The Celtic Phoenix

by Kim Krisco

 

It’s 1919 and Sherlock Holmes has retired to a South Coast cottage where he is using his past cases to compile a definitive work on crime and criminals. This is interrupted by the arrival in the post of a decorated jewellery case/casket inside which are a pair of testes. Is this a warning or perhaps a challenge, maybe from a murderer?

 

Back in London, at Scotland Yard, there is an investigation following a murder that has links to Holmes’ unusual package. An acquaintance of Dr Watson’s has been killed, his suspected murdered a young woman with a sad past. It’s claimed that the young worker, under the care of the Salvation Army, killed her master. The victim, like Holmes, had received something in the post that disturbed him. 

 

The symbols on the casket (of testes) are Celtic in origin. The Celtics lived thousands of years ago, with a sacred and respectful view of nature, and equality between the sexes. Women, the birth-givers/creators of life, often took on leading and important roles, such as priests and warriors. Given the contents of the casket sent to Holmes, was this sent by a woman with a Celtic link?

 

One legendary cult of women warriors, the Sisters of Scathach, are making a return, and it could be timely. With slavery, sexual abuse, violence and discrimination rife, there’s plenty for such a group to fight against. But is this a welcome social justice campaign or criminal plan for revenge for modern crimes against women?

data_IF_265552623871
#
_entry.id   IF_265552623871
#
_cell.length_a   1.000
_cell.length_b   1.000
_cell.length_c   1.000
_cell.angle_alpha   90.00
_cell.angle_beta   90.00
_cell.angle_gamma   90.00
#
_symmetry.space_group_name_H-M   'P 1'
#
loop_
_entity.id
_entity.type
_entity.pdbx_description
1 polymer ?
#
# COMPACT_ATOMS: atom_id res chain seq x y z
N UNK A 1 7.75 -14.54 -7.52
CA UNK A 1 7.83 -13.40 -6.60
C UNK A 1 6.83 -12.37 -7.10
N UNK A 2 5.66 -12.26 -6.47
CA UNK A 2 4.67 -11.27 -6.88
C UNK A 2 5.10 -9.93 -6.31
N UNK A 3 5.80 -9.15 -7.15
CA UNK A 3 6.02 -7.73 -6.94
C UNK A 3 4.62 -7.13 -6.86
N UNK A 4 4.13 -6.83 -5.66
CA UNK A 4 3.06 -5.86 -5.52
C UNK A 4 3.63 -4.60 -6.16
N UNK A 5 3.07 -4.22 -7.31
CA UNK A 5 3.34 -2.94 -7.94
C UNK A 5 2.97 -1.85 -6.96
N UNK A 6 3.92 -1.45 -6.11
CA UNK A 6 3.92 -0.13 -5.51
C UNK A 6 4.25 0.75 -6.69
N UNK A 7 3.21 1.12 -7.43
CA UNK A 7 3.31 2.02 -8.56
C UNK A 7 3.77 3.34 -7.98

A former Baker Street irregular, Tessa Wiggins, teams up with Holmes – and to some extent Inspector Walls - as they attempt to prevent more killings and restore order, whilst serving justice. There are several strong female characters in a book which explores feminist issues that are as relevant today as they were 100 years ago.  

 

There are hidden items, secret codes and historic lore, making for an interesting adventure. A well told story from a writer comfortable with the Holmes canon.  

 

 

 

About Kim Krisco

His lifelong fascination for master storyteller, Sir Arthur Conan Doyle, and his creation Sherlock Holmes, is what inspires Kim Krisco to write his new Sherlock Holmes mysteries.

As a reader, Kim always wished he’d learn more about Holmes’ inner life. Where Doyle was not able to do that in short stories, Kim could allow for more detail and in-depth character development in his novels and novellas.

Kim endeavours to capture the authentic feel of the Sherlock Holmes novels, placing them in historical settings, oftentimes interacting with real historical characters. This is what makes Kim’s Sherlock Holmes books unique historical mysteries.

Aside from writing, Kim and his wife Sara followed their dream to experience more profoundly the beauty of nature by surrounding themselves by it. Abandoning most of their material possessions, they feel happier than ever in their cabin deep in Colorado’s Rocky Mountains.

An enigmatic jewellery case, holding human remains, arrives at the cottage of Sherlock Holmes, enticing him from his retirement refuge in the Sussex Downs. Holmes sets out on the trail of the murderer taunting him, joining forces with one of his former Baker Street irregulars, Tessa Wiggins. The two find themselves battling forces arising from a time before England was a country—when the Celts were fighting for survival.

Though set in 1919, The Celtic Phoenix is steeped in the enigmatic culture of the ancient Celts who reigned over much of Europe three thousand years ago. It was a time when the bond with Nature was strong . . . when people walked in the olde ways . . . and when women were the equals to men as warriors, priests, and poets. The Celtic Phoenix is the journey of three women who rise from the ashes of their past like fearsome phoenixes and shake the rational foundations upon Sherlock Holmes built his life and career.